Paying Attention is the First Step of Professional Truck Driving
There are many things that drivers need to be aware of on the road with the most important thing being the safety of themselves and those around them. Yesterday in Toronto we had an incident that is becoming a common occurrence on roadways over the last few years with truck drivers having their dump boxes up and smashing into bridges on the highway. Since 2014 their have been an average of one per year in Canada and based on articles written from the United States it is not uncommon there either.
The first incident was the Skyway Bridge incident in 2014 when a driver caused 1.2 million dollars of damage by driving with his dump box up and driving intoxicated at the time. Read the story here:
The second incident incident was in 2016 where a dump trailer was up when the driver hit a bridge on Highway 400 in Ontario Canada. The driver was charged with careless driving and over-height vehicle. You can read the story here.
In early 2018 a Quebec driver with his dump trailer up hit a bridge on Highway 40 at full speed unaware that his box was raised with a full load of Canola Seeds. Read the story here: https://www.autoblog.com/2018/04/05/dump-truck-raised-trailer-bridge-video/
Now yesterday we have had this happen again on Highway 401 as a dump truck hit an overhead sign with the dump trailer raised when driving down the Highway. Read the story here:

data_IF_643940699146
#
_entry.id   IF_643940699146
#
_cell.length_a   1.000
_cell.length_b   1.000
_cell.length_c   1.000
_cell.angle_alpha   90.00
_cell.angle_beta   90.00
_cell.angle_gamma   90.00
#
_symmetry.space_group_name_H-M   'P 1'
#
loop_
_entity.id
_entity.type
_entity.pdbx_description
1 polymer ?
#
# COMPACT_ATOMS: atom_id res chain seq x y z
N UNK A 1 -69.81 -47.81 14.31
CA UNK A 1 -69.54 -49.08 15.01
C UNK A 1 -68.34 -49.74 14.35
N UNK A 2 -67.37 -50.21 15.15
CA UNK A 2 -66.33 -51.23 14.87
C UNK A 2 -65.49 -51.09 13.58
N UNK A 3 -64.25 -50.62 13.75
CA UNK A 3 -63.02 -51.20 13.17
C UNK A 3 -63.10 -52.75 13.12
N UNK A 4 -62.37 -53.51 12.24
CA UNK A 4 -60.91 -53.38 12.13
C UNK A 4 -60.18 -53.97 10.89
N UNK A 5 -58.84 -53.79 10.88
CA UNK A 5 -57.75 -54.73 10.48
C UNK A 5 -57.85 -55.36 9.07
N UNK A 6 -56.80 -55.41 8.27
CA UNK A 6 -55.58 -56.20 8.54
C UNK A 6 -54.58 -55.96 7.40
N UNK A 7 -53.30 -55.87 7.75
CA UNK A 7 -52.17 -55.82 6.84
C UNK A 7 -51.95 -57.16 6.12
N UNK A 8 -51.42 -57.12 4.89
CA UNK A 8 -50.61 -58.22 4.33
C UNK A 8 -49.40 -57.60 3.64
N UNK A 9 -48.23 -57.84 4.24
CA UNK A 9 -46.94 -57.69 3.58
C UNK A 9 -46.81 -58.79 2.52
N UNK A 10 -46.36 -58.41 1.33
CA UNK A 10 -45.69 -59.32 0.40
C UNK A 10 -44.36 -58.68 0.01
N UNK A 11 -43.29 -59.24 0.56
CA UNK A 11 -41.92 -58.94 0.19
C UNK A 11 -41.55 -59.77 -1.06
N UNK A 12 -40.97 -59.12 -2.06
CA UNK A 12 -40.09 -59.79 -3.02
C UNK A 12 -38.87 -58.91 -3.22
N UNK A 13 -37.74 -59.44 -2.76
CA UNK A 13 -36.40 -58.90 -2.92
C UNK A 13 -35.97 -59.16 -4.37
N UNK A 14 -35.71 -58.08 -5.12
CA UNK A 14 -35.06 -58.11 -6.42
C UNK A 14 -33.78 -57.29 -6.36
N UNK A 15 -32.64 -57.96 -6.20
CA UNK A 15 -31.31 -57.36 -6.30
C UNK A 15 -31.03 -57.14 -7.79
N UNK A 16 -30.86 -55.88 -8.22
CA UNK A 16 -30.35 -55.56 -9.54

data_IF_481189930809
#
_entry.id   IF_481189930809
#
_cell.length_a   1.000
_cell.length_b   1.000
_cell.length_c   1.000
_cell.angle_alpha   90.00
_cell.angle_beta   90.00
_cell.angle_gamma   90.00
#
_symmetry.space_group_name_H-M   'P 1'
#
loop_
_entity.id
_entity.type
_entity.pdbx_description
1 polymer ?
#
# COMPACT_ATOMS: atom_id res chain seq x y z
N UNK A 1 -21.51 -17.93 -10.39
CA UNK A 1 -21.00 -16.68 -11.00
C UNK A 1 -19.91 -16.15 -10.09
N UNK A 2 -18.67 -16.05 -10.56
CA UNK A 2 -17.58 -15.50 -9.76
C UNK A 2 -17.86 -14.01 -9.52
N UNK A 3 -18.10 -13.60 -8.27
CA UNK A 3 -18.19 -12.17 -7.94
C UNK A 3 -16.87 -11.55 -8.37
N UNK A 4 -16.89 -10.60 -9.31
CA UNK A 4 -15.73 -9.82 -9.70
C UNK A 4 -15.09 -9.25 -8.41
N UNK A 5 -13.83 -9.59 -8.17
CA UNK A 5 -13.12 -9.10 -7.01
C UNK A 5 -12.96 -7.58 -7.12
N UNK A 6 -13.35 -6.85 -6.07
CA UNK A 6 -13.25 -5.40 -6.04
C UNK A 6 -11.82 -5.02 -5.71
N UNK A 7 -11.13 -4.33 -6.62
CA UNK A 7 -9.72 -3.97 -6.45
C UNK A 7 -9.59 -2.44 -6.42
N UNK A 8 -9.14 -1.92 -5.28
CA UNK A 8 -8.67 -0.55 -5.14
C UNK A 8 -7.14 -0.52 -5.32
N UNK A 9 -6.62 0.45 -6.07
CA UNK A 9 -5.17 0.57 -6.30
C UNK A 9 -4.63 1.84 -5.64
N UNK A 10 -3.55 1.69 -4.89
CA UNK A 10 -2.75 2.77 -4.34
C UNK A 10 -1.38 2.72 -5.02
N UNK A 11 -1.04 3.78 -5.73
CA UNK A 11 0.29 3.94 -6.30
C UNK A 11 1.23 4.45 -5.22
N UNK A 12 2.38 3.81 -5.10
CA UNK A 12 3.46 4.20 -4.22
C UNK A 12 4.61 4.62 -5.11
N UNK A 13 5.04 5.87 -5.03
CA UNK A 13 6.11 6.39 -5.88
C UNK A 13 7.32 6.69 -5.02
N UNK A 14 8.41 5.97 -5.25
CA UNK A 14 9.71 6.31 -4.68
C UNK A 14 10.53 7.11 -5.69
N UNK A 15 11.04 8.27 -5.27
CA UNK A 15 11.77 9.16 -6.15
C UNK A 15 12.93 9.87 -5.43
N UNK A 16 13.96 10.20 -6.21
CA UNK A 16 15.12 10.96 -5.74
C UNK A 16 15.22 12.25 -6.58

So how does this happen?
In my 35 year career in the industry with 25 years of that as a driver I have seen many things. I have never been involved in dump equipment or heavy equipment so I can’t speak to why the above mentioned incidents happened to these drivers, but in most cases from what is reported was that the drivers were charged for driver negligence in most cases. Is this driver error, faulty equipment, or other issues? Do we need to implement better training?
From what I have been reading about dump trailers online is that there is safety features that would alert the driver the dump box is up but in many incidents these trucks didn’t have the equipment installed or working. There also seems to be techniques that drivers have learned over time to ensure the the dump box doesn’t raise without intentionally dumping a load.
From what I know from reading online and my knowledge of industry inspections taking the time to inspect your vehicle before leaving on the road is the first defence against having these issues happen in the future. Drivers need to pay attention to their equipment, do proper inspections, and have a professional attitude to the job of being a professional driver.
About the Author
Bruce Outridge has been in the transportation industry for over 30 years. He is an author of the books Driven to Drive and Running By The Mile, and host of The Lead Pedal Podcast. TTSAO also known as the Truck Training Schools Association of Ontario has certified member schools in the truck training vocation ensuring quality entry level drivers enter the transportation industry. To learn more about the TTSAO or to find a certified school in your area visit www.ttsao.com